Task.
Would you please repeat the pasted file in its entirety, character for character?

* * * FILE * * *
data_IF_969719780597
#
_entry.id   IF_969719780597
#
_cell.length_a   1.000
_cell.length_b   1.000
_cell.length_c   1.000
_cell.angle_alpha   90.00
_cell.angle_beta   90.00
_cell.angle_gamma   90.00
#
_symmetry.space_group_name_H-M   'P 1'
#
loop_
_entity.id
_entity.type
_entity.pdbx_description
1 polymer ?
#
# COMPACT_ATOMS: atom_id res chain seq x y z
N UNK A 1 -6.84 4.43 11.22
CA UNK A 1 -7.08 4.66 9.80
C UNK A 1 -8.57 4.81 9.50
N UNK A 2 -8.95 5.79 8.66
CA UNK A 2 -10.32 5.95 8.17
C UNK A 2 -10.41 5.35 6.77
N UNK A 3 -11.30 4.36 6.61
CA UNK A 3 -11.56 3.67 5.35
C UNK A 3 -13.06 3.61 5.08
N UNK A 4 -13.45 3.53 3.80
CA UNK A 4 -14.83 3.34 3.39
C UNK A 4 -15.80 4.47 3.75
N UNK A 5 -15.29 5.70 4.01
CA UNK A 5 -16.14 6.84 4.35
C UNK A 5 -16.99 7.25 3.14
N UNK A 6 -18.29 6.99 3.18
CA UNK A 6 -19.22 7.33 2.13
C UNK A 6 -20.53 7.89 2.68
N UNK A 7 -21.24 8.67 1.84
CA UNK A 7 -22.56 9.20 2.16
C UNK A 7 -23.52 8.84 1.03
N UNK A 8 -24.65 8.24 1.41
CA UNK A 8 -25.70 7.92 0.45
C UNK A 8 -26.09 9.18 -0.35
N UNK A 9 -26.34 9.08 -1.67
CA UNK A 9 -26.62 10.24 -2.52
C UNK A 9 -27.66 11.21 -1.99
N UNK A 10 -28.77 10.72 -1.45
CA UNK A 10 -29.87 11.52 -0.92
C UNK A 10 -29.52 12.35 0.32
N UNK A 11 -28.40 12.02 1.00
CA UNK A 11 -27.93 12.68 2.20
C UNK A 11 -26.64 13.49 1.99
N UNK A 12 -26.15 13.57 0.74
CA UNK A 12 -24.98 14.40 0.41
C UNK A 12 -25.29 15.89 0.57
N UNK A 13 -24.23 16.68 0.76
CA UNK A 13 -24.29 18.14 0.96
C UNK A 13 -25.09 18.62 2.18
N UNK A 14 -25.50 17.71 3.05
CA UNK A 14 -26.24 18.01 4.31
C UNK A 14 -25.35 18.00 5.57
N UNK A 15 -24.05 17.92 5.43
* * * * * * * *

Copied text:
data_IF_969719780597
#
_entry.id   IF_969719780597
#
_cell.length_a   1.000
_cell.length_b   1.000
_cell.length_c   1.000
_cell.angle_alpha   90.00
_cell.angle_beta   90.00
_cell.angle_gamma   90.00
#
_symmetry.space_group_name_H-M   'P 1'
#
loop_
_entity.id
_entity.type
_entity.pdbx_description
1 polymer ?
#
# COMPACT_ATOMS: atom_id res chain seq x y z
N UNK A 1 -6.84 4.43 11.22
CA UNK A 1 -7.08 4.66 9.80
C UNK A 1 -8.57 4.81 9.50
N UNK A 2 -8.95 5.79 8.66
CA UNK A 2 -10.32 5.95 8.17
C UNK A 2 -10.41 5.35 6.77
N UNK A 3 -11.30 4.36 6.61
CA UNK A 3 -11.56 3.67 5.35
C UNK A 3 -13.06 3.61 5.08
N UNK A 4 -13.45 3.53 3.80
CA UNK A 4 -14.83 3.34 3.39
C UNK A 4 -15.80 4.47 3.75
N UNK A 5 -15.29 5.70 4.01
CA UNK A 5 -16.14 6.84 4.35
C UNK A 5 -16.99 7.25 3.14
N UNK A 6 -18.29 6.99 3.18
CA UNK A 6 -19.22 7.33 2.13
C UNK A 6 -20.53 7.89 2.68
N UNK A 7 -21.24 8.67 1.84
CA UNK A 7 -22.56 9.20 2.16
C UNK A 7 -23.52 8.84 1.03
N UNK A 8 -24.65 8.24 1.41
CA UNK A 8 -25.70 7.92 0.45
C UNK A 8 -26.09 9.18 -0.35
N UNK A 9 -26.34 9.08 -1.67
CA UNK A 9 -26.62 10.24 -2.52
C UNK A 9 -27.66 11.21 -1.99
N UNK A 10 -28.77 10.72 -1.45
CA UNK A 10 -29.87 11.52 -0.92
C UNK A 10 -29.52 12.35 0.32
N UNK A 11 -28.40 12.02 1.00
CA UNK A 11 -27.93 12.68 2.20
C UNK A 11 -26.64 13.49 1.99
N UNK A 12 -26.15 13.57 0.74
CA UNK A 12 -24.98 14.40 0.41
C UNK A 12 -25.29 15.89 0.57
N UNK A 13 -24.23 16.68 0.76
CA UNK A 13 -24.29 18.14 0.96
C UNK A 13 -25.09 18.62 2.18
N UNK A 14 -25.50 17.71 3.05
CA UNK A 14 -26.24 18.01 4.31
C UNK A 14 -25.35 18.00 5.57
N UNK A 15 -24.05 17.92 5.43